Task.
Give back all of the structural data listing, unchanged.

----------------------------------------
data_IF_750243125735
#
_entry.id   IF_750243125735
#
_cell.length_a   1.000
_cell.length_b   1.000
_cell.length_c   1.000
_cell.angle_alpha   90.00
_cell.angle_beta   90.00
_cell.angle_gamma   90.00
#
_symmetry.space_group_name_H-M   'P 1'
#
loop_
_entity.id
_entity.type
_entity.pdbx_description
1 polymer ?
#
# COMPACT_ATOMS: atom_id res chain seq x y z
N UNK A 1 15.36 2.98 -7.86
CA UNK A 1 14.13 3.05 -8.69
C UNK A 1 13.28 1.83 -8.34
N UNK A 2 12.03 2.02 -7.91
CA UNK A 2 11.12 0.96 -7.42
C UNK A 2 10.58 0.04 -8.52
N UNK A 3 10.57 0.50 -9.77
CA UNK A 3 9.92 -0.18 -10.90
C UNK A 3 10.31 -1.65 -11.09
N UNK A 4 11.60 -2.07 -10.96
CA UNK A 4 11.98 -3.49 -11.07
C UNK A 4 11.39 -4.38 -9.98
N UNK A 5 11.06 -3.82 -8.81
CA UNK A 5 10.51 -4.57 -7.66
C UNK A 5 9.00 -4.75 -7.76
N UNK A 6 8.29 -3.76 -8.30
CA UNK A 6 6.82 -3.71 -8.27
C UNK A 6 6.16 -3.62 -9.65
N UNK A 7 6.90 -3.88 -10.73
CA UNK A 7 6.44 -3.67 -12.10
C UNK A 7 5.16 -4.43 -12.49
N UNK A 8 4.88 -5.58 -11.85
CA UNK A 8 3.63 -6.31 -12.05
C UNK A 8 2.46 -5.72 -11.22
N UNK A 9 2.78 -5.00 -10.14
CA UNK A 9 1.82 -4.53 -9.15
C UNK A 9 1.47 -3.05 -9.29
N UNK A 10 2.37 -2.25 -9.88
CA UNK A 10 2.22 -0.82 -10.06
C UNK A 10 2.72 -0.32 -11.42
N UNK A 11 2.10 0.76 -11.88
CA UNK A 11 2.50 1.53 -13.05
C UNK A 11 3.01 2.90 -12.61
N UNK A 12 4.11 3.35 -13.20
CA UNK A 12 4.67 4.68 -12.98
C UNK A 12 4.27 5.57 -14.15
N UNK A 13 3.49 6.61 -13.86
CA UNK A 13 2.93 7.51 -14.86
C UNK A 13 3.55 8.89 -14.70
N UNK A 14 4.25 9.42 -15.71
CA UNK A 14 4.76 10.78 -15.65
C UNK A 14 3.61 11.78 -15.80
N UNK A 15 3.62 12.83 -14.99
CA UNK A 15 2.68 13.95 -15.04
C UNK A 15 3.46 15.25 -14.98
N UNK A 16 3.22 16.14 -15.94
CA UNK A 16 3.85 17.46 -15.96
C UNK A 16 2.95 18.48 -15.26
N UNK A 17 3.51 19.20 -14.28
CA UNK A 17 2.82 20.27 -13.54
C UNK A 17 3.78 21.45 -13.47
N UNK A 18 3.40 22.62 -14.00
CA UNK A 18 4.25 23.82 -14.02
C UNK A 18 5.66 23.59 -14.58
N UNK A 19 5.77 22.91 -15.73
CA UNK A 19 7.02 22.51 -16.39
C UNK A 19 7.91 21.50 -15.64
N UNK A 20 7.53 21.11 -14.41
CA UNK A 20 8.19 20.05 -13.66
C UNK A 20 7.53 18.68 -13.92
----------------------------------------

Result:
data_IF_750243125735
#
_entry.id   IF_750243125735
#
_cell.length_a   1.000
_cell.length_b   1.000
_cell.length_c   1.000
_cell.angle_alpha   90.00
_cell.angle_beta   90.00
_cell.angle_gamma   90.00
#
_symmetry.space_group_name_H-M   'P 1'
#
loop_
_entity.id
_entity.type
_entity.pdbx_description
1 polymer ?
#
# COMPACT_ATOMS: atom_id res chain seq x y z
N UNK A 1 15.36 2.98 -7.86
CA UNK A 1 14.13 3.05 -8.69
C UNK A 1 13.28 1.83 -8.34
N UNK A 2 12.03 2.02 -7.91
CA UNK A 2 11.12 0.96 -7.42
C UNK A 2 10.58 0.04 -8.52
N UNK A 3 10.57 0.50 -9.77
CA UNK A 3 9.92 -0.18 -10.90
C UNK A 3 10.31 -1.65 -11.09
N UNK A 4 11.60 -2.07 -10.96
CA UNK A 4 11.98 -3.49 -11.07
C UNK A 4 11.39 -4.38 -9.98
N UNK A 5 11.06 -3.82 -8.81
CA UNK A 5 10.51 -4.57 -7.66
C UNK A 5 9.00 -4.75 -7.76
N UNK A 6 8.29 -3.76 -8.30
CA UNK A 6 6.82 -3.71 -8.27
C UNK A 6 6.16 -3.62 -9.65
N UNK A 7 6.90 -3.88 -10.73
CA UNK A 7 6.44 -3.67 -12.10
C UNK A 7 5.16 -4.43 -12.49
N UNK A 8 4.88 -5.58 -11.85
CA UNK A 8 3.63 -6.31 -12.05
C UNK A 8 2.46 -5.72 -11.22
N UNK A 9 2.78 -5.00 -10.14
CA UNK A 9 1.82 -4.53 -9.15
C UNK A 9 1.47 -3.05 -9.29
N UNK A 10 2.37 -2.25 -9.88
CA UNK A 10 2.22 -0.82 -10.06
C UNK A 10 2.72 -0.32 -11.42
N UNK A 11 2.10 0.76 -11.88
CA UNK A 11 2.50 1.53 -13.05
C UNK A 11 3.01 2.90 -12.61
N UNK A 12 4.11 3.35 -13.20
CA UNK A 12 4.67 4.68 -12.98
C UNK A 12 4.27 5.57 -14.15
N UNK A 13 3.49 6.61 -13.86
CA UNK A 13 2.93 7.51 -14.86
C UNK A 13 3.55 8.89 -14.70
N UNK A 14 4.25 9.42 -15.71
CA UNK A 14 4.76 10.78 -15.65
C UNK A 14 3.61 11.78 -15.80
N UNK A 15 3.62 12.83 -14.99
CA UNK A 15 2.68 13.95 -15.04
C UNK A 15 3.46 15.25 -14.98
N UNK A 16 3.22 16.14 -15.94
CA UNK A 16 3.85 17.46 -15.96
C UNK A 16 2.95 18.48 -15.26
N UNK A 17 3.51 19.20 -14.28
CA UNK A 17 2.82 20.27 -13.54
C UNK A 17 3.78 21.45 -13.47
N UNK A 18 3.40 22.62 -14.00
CA UNK A 18 4.25 23.82 -14.02
C UNK A 18 5.66 23.59 -14.58
N UNK A 19 5.77 22.91 -15.73
CA UNK A 19 7.02 22.51 -16.39
C UNK A 19 7.91 21.50 -15.64
N UNK A 20 7.53 21.11 -14.41
CA UNK A 20 8.19 20.05 -13.66
C UNK A 20 7.53 18.68 -13.92